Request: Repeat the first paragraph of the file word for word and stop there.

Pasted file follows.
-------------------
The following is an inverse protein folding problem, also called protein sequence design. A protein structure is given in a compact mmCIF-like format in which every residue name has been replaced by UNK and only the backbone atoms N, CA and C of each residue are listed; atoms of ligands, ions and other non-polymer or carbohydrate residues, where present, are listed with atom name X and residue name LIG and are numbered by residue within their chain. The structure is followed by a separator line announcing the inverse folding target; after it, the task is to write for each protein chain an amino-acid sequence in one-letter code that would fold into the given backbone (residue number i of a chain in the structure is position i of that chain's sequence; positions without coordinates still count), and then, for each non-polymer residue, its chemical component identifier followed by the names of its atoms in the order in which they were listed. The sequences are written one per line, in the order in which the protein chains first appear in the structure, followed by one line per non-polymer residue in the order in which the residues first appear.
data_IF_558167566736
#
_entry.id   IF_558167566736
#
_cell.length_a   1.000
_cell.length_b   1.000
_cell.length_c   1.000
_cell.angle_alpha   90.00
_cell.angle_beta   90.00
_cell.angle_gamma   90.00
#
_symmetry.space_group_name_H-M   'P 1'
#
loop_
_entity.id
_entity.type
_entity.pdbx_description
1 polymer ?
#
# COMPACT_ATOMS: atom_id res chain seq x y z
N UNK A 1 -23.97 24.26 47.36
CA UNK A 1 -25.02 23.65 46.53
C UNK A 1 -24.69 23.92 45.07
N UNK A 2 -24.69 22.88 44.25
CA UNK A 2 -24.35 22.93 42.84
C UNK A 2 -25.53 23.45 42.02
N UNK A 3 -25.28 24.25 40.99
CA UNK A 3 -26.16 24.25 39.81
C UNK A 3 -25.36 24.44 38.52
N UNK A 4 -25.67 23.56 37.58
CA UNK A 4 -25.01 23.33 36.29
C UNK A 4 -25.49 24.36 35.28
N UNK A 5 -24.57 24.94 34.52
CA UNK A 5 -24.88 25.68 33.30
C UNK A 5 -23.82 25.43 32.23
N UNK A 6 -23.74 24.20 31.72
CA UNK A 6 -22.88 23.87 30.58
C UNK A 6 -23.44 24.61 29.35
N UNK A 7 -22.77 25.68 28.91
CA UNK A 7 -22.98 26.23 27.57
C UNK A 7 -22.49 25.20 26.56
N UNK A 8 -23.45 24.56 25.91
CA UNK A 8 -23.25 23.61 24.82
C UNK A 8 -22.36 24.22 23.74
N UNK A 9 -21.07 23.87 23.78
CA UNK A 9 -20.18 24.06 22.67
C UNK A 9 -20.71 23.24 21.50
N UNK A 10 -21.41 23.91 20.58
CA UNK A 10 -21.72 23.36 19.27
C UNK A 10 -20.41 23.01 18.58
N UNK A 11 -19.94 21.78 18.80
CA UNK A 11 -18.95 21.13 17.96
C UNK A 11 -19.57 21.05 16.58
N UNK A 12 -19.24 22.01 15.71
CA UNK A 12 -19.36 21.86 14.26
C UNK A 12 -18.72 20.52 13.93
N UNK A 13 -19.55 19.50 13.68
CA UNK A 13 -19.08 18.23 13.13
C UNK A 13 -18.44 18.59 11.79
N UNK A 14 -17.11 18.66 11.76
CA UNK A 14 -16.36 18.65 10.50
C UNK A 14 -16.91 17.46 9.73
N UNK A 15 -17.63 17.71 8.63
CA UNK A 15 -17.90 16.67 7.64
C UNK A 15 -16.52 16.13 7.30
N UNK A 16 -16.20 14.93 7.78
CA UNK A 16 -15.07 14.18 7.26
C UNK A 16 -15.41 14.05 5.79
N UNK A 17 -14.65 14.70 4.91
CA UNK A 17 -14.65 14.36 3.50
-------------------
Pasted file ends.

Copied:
The following is an inverse protein folding problem, also called protein sequence design. A protein structure is given in a compact mmCIF-like format in which every residue name has been replaced by UNK and only the backbone atoms N, CA and C of each residue are listed; atoms of ligands, ions and other non-polymer or carbohydrate residues, where present, are listed with atom name X and residue name LIG and are numbered by residue within their chain. The structure is followed by a separator line announcing the inverse folding target; after it, the task is to write for each protein chain an amino-acid sequence in one-letter code that would fold into the given backbone (residue number i of a chain in the structure is position i of that chain's sequence; positions without coordinates still count), and then, for each non-polymer residue, its chemical component identifier followed by the names of its atoms in the order in which they were listed. The sequences are written one per line, in the order in which the protein chains first appear in the structure, followed by one line per non-polymer residue in the order in which the residues first appear.